Whether you test your work on a regular cadence or only once or twice per cycle, the inevitable question that arises is what to actually test. We start to wrestle with the pressure of maximizing our time and money spent on testing and getting the most insight for that expense. Is it best to put a rough sketch of an idea in front of potential or existing customers or to wait until there’s a more fleshed out version to show? Should it be clickable (really clickable, i.e., working code) or a mocked up experience created using Axure, Powerpoint, Fireworks or any other tool?
Author Archives: Jeff Gothelf
You’ve put in the hours, worked hard and pushed the pixels around until they’re perfectly positioned. You’re ready to call it quits and deliver your design to the client. Before you ship it though, have you put your design through The Squint Test?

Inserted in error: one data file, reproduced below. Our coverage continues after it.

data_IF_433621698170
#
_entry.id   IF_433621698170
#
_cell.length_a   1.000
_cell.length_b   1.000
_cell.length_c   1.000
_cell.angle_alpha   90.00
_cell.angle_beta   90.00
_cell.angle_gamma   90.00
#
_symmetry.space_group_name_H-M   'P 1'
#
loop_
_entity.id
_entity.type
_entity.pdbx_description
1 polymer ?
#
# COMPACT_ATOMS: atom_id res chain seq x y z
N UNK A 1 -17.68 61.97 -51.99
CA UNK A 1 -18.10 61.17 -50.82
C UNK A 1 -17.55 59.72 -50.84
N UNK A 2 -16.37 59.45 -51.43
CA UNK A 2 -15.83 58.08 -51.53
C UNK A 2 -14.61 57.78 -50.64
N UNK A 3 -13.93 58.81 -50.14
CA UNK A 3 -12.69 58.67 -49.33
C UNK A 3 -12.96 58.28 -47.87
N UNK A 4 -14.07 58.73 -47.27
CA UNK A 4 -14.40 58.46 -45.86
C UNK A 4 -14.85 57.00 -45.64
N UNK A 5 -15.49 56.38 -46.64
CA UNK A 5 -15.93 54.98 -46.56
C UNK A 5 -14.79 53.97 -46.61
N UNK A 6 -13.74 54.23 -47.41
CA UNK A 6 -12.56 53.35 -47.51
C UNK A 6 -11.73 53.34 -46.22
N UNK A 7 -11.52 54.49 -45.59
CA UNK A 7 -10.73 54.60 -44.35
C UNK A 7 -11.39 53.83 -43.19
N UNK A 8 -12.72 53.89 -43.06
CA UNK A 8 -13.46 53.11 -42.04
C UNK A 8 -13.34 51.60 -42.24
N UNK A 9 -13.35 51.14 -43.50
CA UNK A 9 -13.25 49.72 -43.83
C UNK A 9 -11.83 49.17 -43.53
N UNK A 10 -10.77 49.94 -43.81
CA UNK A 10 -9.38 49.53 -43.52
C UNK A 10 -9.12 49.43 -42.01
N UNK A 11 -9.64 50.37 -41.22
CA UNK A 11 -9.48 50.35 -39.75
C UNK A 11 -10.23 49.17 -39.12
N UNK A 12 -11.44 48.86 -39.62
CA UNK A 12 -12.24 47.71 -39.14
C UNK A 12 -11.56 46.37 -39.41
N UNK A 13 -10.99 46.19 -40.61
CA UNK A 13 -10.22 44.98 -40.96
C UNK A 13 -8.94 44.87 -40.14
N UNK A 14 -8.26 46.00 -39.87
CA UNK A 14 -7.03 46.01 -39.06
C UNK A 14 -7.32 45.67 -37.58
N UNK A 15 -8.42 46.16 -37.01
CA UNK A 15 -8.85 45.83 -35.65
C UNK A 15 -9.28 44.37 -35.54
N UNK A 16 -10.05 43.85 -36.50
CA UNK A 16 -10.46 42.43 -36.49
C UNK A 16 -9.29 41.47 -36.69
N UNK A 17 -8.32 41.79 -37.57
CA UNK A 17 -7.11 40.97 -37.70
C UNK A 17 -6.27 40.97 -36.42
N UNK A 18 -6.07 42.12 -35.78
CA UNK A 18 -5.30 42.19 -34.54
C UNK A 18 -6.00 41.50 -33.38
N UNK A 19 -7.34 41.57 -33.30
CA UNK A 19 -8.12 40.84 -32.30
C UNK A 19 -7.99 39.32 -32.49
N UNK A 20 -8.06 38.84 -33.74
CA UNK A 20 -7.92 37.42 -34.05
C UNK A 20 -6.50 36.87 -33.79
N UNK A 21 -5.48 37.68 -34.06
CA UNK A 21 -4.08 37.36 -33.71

Usability testing has been a fundamental tool in the UX arsenal for decades now. The value of actually meeting your customers and letting them experience your product makes a significant impact to the shape of that product. In it’s most formal version, testing can be a multi-day, multi-thousand $/€ process that delivers final analysis days if not weeks later. With many organizations moving to an Agile philosophy and methodology, UX practitioners are finding it difficult to integrate formal usability testing into this faster-paced, iterative approach to software development.